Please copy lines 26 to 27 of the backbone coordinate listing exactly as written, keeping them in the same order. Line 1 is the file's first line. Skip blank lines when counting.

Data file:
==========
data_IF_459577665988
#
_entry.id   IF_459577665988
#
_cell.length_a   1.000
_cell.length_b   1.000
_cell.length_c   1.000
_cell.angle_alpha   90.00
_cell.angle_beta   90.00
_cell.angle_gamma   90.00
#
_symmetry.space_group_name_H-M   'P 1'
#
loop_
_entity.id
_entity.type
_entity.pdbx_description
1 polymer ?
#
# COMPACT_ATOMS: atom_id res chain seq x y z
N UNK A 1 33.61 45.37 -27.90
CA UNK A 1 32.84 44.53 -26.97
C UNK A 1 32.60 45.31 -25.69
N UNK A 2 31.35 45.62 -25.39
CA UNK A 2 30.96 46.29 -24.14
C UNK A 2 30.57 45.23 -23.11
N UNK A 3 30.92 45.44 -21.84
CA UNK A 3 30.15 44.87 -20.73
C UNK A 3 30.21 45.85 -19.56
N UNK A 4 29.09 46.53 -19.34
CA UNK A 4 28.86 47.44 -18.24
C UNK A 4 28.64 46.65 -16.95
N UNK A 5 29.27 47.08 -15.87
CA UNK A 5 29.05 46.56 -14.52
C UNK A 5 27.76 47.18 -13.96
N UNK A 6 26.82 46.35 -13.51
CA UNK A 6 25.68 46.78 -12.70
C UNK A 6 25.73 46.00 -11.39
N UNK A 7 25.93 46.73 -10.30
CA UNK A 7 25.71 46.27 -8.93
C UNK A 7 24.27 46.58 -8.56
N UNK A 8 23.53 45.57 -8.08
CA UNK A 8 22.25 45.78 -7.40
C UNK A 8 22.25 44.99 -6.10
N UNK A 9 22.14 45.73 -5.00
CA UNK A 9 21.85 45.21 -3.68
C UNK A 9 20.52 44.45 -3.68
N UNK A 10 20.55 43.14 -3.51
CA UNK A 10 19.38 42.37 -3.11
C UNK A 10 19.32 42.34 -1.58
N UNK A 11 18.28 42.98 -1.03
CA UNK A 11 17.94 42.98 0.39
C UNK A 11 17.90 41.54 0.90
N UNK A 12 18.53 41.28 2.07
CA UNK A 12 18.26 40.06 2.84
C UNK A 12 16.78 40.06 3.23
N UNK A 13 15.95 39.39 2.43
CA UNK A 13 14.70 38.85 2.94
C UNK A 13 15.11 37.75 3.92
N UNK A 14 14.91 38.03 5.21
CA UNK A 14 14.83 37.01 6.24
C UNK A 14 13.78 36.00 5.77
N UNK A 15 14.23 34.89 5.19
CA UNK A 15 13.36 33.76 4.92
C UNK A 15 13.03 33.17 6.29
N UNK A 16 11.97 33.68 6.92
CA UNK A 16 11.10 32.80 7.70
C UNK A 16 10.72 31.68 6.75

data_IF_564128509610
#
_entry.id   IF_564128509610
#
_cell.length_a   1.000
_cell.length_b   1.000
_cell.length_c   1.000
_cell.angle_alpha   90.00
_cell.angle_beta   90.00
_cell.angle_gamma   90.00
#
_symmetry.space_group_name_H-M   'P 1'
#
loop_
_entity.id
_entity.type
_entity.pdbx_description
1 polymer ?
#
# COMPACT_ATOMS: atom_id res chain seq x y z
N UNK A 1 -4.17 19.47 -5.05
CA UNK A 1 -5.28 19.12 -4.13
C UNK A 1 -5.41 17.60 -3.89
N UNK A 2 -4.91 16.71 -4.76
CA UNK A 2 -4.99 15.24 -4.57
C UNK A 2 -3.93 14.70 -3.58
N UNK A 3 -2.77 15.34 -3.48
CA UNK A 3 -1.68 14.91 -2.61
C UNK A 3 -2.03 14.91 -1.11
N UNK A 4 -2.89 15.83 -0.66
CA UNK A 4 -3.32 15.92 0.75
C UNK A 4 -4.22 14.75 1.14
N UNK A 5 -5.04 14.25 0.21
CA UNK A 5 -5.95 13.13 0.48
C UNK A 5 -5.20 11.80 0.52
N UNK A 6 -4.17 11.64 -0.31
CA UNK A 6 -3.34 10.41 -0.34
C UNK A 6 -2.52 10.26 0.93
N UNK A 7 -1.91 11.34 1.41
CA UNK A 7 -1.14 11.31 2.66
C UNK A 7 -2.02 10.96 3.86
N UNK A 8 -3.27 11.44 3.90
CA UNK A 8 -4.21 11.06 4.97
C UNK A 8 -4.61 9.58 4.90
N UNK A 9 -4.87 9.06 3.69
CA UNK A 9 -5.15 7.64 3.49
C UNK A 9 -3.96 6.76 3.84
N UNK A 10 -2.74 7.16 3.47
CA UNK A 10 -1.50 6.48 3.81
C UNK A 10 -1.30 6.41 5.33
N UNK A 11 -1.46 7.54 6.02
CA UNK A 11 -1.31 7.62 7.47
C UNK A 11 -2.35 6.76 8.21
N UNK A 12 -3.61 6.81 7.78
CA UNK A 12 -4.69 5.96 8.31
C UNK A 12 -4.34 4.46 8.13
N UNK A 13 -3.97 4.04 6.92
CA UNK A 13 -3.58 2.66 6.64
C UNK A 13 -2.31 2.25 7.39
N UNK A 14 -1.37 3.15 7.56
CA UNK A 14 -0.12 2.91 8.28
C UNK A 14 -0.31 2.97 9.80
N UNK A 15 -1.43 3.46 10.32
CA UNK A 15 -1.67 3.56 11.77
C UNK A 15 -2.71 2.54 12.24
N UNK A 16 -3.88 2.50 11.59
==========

C UNK A 2 30.57 45.23 -23.11
N UNK A 3 30.92 45.44 -21.84